Quigley visits Ukrainian Village school where one-third of student body fled war in Ukraine
St. Nicholas Cathedral School in Chicago’s Ukrainian Village fields daily inquiries from parents fleeing the European country as Russia continues its invasion of Ukraine, according to school officials.
When Oksana Vasylenko fled her native Ukraine with her now-3-year-old son and their family dog, her son cried every day for his father, who joined Ukrainian forces fighting against Russia’s invasion.
“Now, it’s ok,” she said. “He understands his father is only a picture on the phone.”
Vasylenko’s son is among 70 refugee students — accounting for more than a third of the school’s student body — attending St. Nicholas Cathedral School in Chicago’s Ukrainian Village. The school fields daily inquiries from parents fleeing the European country, said Anna Cirilli, the school’s principal.
Most students gathered Thursday inside the school’s gym indicated they are from Ukraine or have relatives from there. Handmade posters stating, “Pray for Ukraine,” and “Peace in Ukraine,” lined the school’s gym as students sang traditional Ukrainian songs for Rep. Mike Quigley, D-Ill., who visited the school.
He also visited Ukraine earlier this year and met with President Volodymyr Zelensky. Quigley is co-chair of the Congressional Ukraine Caucus, a bipartisan group that aims to build stronger relations between the U.S. and Ukraine.
Students presented him with a loaf of bread and salt, a symbol of friendship and hospitality in Ukraine.
Quigley told the students and parents gathered Thursday that his office wants to help them. One parent said she’s waited about five months to receive her work permit.
He apologized for the delays and said his staff would look into her case. He also said President Joe Biden’s administration was looking into expediting the process going forward.
“We have to expedite that process for all those in similar situations,” he said. “...When I meet people coming from other countries, particularly under extraordinary circumstances, they want to work, they want to contribute, they want to support their families, they want to do what we all want to do.”
Vasylenko, who arrived to Chicago in March, said she’s also waiting for her work permit. She reads the news every morning, hoping to see a sign that it’s safe to return to Ukraine.
“I want to read the news that war is stopped, but, no, (it) continues, continues, continues,” she said.
Vasylenko, 29, came to Chicago because her husband knew someone who lived in the suburbs. She said she wishes refugees like herself could get transit cards to help them until they get adjusted.
She’s surviving financially on what her husband sends her from Ukraine until she’s able to apply for jobs in Chicago. She would like to enroll in college courses because she was an attorney in Ukraine. For now, she’s living without health insurance.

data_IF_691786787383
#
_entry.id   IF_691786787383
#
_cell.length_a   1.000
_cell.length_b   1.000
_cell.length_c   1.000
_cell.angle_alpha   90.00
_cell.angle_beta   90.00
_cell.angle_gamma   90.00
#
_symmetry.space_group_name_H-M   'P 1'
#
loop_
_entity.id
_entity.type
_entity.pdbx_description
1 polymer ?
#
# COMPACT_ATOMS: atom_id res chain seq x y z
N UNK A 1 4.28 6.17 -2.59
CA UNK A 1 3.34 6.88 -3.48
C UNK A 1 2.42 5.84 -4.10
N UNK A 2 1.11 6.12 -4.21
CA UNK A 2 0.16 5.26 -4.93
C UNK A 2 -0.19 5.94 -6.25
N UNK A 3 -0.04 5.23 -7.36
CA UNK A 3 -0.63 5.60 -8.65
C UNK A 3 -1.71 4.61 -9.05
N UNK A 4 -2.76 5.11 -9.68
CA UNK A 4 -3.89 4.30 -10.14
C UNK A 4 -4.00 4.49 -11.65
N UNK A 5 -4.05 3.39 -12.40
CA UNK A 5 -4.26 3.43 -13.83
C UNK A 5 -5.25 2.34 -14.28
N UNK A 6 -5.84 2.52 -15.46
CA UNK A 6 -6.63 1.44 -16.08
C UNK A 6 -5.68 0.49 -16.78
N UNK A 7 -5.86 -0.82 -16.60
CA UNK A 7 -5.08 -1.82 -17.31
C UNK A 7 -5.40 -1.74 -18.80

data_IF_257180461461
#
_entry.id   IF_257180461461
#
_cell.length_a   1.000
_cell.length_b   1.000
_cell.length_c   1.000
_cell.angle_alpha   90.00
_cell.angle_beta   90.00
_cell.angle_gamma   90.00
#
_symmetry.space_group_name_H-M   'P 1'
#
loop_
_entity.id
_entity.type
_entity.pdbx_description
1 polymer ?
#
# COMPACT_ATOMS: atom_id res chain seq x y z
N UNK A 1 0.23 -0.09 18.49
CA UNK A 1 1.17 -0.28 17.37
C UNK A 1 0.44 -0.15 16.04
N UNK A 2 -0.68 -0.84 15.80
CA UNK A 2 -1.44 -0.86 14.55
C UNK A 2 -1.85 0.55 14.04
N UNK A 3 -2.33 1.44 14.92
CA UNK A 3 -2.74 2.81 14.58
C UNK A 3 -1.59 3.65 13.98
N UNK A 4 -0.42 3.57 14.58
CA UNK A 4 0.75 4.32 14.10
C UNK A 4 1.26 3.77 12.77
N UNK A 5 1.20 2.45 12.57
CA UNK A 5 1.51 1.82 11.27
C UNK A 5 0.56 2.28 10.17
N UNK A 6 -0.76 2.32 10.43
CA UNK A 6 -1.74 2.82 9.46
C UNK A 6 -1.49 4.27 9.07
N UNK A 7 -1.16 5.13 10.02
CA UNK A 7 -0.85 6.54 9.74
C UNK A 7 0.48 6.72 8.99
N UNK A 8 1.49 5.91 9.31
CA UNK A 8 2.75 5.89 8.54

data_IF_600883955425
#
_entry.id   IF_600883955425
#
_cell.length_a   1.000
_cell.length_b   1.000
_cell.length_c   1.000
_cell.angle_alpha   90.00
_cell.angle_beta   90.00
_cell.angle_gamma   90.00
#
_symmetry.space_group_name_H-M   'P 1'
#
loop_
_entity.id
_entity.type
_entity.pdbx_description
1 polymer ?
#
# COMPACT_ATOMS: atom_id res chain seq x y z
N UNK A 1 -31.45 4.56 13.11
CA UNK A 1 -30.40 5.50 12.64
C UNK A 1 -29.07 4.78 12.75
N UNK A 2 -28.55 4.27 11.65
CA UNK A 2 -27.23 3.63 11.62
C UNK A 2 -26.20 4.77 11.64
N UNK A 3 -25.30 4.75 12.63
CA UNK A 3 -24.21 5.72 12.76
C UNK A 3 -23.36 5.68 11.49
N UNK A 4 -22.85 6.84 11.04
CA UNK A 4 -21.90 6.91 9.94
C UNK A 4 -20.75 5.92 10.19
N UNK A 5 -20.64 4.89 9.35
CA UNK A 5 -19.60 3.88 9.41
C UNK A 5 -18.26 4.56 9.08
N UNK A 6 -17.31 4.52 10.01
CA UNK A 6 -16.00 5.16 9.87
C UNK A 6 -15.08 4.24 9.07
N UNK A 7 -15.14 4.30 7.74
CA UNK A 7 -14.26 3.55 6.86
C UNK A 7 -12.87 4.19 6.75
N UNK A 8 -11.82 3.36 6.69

The war in Ukraine, which started in February, continues as Russian President Vladimir Putin this week annexed four regions, according to the Associated Press. The ongoing conflict has prompted millions to flee Ukraine.
As of Oct. 5, U.S. Citizenship and Immigration Services had received more than 142,000 requests to sponsor Ukrainians as part of a program called “Uniting for Ukraine,” which allows individuals to live in the U.S. for two years. There were 18,047 requests from the Chicago metropolitan area, which had the second highest number of requests across the country.
More than 64,000 Ukrainians have so far entered the U.S. through that program, and an additional 99,000 Ukrainians have entered the country outside of that program, according to USCIS. Some Ukrainians, like Vasylenko, are living in the U.S. under the designation of temporary protected status.
Before the war, the Chicago metropolitan area had the second largest immigrant population — about 26,000 people — from Ukraine, according to the Migration Policy Institute.
Cirilli, the principal, said the school is almost near capacity. They’ve accepted students from Ukraine, hoping the community would provide enough donations to fill in the gaps for those who can’t afford the tuition. The school also created an online wishlist for items to help the newly arrived students.
The school added counselors, a Ukrainian social worker and had students go through a summer bootcamp to help them adjust to the English language and cultural differences, Cirilli said.
“Some have sort of decided that they’re going to stay forever whereas others still have hope of going back to Ukraine,” Cirilli said. “The start of the school year was really hard for the older kids, and we weren’t really thinking about it in the sense that like it was confirming that they’re here for the school year.”
During Quigley’s visit, he tried to motivate the students, encouraging them to think of ways that they can start to change the world as children. He also told them about how his friend Barack Obama overcame election losses before winning the White House.
“You’re going to learn more from overcoming your setbacks than your victories sometimes,” Quigley said. “You’re going to learn when things don’t go so well.”
Elvia Malagón’s reporting on social justice and income inequality is made possible by a grant from The Chicago Community Trust.